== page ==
Reading and deciphering New York Stock Exchange tables is fairly simple, and has the added benefit of making you look cool and knowledgeable in certain situations. The New York Stock Exchange, owned by parent company NYSE, is the largest equity stock exchange in the world. Based in New York City and formerly run as a private organization until going public in '05, NYSE stock tables are sometimes called "The Big Board." Published daily online and in newspapers and broadcast on radio and television, stock tables consist of 11 headings detailing daily stock transactions.
Locate the company you are interested in by looking under the third column under the "Stock" heading. Companies are designated by an abbreviation or symbol issued by the NYSE and can be found on many financial and all company websites.
Starting at the far left under the heading "52 Week," there will be two columns labeled "High" and "Low." These two figures tell you the highest and lowest prices the stock has sold for during the past year. This numbers represent dollars and cents and are used to compare the current stock price to levels it has been in the recent past.
Look at the fourth column under the "Div" heading. "Div" is an abbreviation for "dividend" and tells you what each share of stock has earned for investors from the company's annual profits based on current transactions.
Proceed to the fifth column under the "Yld" heading for the percentage yield of the stock.The yield is the rate of return for the stockholder, and is determined by dividing the dividend by the current stock price.
Go to the sixth column labeled "P/E," which is the stock price verses earnings ratio. P/E is figured by dividing the stock price (share) by the company's per share earning over the past year. Company earnings are available by requesting a copy of their financial report from a stock broker, an annual report issued by the company or by performing an online search.
Read the figure in the seventh column under the heading "Sales" with a sub heading of "100s." This figure is the total stock shares traded for the previous business day. Simply add two zeros to the end of the number to determine how many shares have been traded.
Read the last four columns from left to right under the following headings: "High," "Low," "Last" and "Chg." The numbers under these columns are in dollars and cents and tell you the highest and lowest price paid for the previous day. "Last" is the last price paid for the previous day and "Chg" (change) is the difference in the dollar amount between the previous day's last trade and final stock price.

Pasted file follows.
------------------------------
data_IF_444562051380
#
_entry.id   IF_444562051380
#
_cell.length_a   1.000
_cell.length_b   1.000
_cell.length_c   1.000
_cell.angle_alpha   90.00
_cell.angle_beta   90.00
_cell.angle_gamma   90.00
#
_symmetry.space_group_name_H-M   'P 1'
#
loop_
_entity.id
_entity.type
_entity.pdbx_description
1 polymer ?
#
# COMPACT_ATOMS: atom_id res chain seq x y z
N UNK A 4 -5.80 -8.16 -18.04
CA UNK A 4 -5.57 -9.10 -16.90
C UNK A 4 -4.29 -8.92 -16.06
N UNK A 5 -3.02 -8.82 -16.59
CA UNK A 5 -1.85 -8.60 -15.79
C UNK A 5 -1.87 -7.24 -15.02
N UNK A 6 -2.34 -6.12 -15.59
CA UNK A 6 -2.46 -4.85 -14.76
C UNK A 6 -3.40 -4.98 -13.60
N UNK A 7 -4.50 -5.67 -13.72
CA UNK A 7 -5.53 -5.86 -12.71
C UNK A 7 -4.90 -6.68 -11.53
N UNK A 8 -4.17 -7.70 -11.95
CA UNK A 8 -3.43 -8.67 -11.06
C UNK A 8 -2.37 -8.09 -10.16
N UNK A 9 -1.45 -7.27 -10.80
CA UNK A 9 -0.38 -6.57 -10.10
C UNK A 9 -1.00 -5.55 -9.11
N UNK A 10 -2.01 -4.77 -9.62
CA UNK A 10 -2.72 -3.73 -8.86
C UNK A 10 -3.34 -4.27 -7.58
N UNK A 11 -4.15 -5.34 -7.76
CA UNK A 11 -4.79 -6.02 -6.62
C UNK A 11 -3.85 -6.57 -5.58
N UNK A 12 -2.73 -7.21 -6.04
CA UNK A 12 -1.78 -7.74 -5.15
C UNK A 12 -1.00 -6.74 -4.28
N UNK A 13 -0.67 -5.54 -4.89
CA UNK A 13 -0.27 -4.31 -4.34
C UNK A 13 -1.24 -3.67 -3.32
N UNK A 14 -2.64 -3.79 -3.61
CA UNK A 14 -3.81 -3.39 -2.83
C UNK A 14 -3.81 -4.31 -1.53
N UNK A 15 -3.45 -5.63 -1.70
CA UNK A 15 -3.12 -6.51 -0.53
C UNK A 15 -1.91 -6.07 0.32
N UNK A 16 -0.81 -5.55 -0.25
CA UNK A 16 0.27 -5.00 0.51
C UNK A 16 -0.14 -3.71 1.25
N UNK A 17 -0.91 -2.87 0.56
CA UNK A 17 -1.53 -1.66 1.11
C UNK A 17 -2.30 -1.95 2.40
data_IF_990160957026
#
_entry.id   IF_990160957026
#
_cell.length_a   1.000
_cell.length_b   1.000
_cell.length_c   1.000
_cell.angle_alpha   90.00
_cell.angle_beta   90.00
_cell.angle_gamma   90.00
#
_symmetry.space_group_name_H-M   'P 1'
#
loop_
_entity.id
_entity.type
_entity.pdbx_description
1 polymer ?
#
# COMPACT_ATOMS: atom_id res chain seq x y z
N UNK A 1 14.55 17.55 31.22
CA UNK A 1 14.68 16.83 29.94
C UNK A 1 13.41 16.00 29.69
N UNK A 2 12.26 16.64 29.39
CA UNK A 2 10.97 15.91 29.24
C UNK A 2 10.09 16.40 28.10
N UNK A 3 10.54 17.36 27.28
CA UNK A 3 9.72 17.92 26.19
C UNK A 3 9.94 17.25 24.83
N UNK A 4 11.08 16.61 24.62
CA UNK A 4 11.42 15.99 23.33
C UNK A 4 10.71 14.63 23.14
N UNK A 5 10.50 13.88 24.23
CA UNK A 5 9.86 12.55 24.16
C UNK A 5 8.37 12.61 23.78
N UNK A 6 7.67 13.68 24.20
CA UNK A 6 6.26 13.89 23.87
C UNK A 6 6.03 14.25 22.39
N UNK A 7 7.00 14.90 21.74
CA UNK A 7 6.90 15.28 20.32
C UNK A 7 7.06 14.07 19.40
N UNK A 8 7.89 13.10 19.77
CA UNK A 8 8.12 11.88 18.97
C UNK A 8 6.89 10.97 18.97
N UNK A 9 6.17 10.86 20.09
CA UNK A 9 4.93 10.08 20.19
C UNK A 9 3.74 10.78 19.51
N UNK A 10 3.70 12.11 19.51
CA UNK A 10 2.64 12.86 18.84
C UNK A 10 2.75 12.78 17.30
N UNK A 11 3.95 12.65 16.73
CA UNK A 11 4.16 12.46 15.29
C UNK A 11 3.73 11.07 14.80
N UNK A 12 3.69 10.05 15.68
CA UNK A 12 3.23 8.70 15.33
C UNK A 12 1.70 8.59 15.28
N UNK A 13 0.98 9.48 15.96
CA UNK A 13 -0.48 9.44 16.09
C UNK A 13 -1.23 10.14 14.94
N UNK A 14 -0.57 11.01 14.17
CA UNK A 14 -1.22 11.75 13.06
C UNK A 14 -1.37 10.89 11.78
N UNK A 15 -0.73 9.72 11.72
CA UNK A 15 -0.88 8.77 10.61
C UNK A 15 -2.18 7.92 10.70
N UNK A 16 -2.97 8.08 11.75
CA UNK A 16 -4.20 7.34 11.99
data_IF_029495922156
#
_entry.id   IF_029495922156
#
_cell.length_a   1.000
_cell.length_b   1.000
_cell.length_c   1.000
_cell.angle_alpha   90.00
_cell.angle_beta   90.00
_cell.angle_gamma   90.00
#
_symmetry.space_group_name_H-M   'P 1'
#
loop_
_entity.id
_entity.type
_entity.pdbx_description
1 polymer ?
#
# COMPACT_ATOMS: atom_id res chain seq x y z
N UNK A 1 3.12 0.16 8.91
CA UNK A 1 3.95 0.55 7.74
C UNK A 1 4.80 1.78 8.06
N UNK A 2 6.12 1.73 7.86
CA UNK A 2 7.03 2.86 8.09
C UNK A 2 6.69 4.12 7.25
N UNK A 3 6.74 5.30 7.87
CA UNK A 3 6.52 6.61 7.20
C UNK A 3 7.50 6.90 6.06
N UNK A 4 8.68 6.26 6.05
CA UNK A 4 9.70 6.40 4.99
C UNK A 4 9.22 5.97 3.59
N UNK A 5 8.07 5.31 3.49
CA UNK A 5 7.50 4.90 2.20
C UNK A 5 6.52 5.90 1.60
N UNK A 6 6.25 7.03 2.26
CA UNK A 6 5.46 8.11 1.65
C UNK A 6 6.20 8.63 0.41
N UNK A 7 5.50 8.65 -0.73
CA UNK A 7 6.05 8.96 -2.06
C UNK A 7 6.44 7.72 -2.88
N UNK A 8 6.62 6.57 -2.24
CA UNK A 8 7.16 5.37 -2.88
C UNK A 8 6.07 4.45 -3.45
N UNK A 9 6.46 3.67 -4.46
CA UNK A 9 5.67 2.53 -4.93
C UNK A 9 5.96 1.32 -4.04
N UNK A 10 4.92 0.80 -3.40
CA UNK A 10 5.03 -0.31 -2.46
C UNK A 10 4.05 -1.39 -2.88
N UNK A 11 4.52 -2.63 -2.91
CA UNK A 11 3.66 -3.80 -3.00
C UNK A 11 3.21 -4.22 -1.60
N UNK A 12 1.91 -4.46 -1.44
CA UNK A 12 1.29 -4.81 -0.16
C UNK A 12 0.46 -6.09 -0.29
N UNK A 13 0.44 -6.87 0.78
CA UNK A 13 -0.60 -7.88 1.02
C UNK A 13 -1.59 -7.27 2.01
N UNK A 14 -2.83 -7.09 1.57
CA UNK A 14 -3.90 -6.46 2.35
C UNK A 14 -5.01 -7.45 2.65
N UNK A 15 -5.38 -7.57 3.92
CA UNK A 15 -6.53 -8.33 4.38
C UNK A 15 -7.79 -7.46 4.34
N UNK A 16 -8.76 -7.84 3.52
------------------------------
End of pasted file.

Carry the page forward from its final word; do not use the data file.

- There are certain formulas, guidelines and tools investors use for investing on stock, and the NYSE table is only one of the tools used. Find out all you can about investing in stocks before you involve actual funds.
- Before investing on stock, learn about companies that interest you by subscribing to business magazines and websites, visiting the company's website and requesting financial information such as a stock prospectus.
- Choose stockbrokers with caution and solicit the advice of friends and others about their experiences. Stockbrokers are bound by a code of ethics as well as federal and and state securities law, but make money on each transaction even if you don't. Stockbroker advice may not always be the best advice, as they speculate like everyone else.
- Beware broker, investor or individual advice regarding high returns or "sure things" in the stock market, especially if they "know" something. The stock market is one of the more risky investments for small investors, and there is no secret formula or guarantee of success. "Insider" information is illegal and can get you into serious legal and financial trouble.
Matt McKay began his writing career in 1999, writing training programs and articles for a national corporation. His work has appeared in various online publications and materials for private companies. McKay has experience in entrepreneurship, corporate training, human resources, technology and the music business.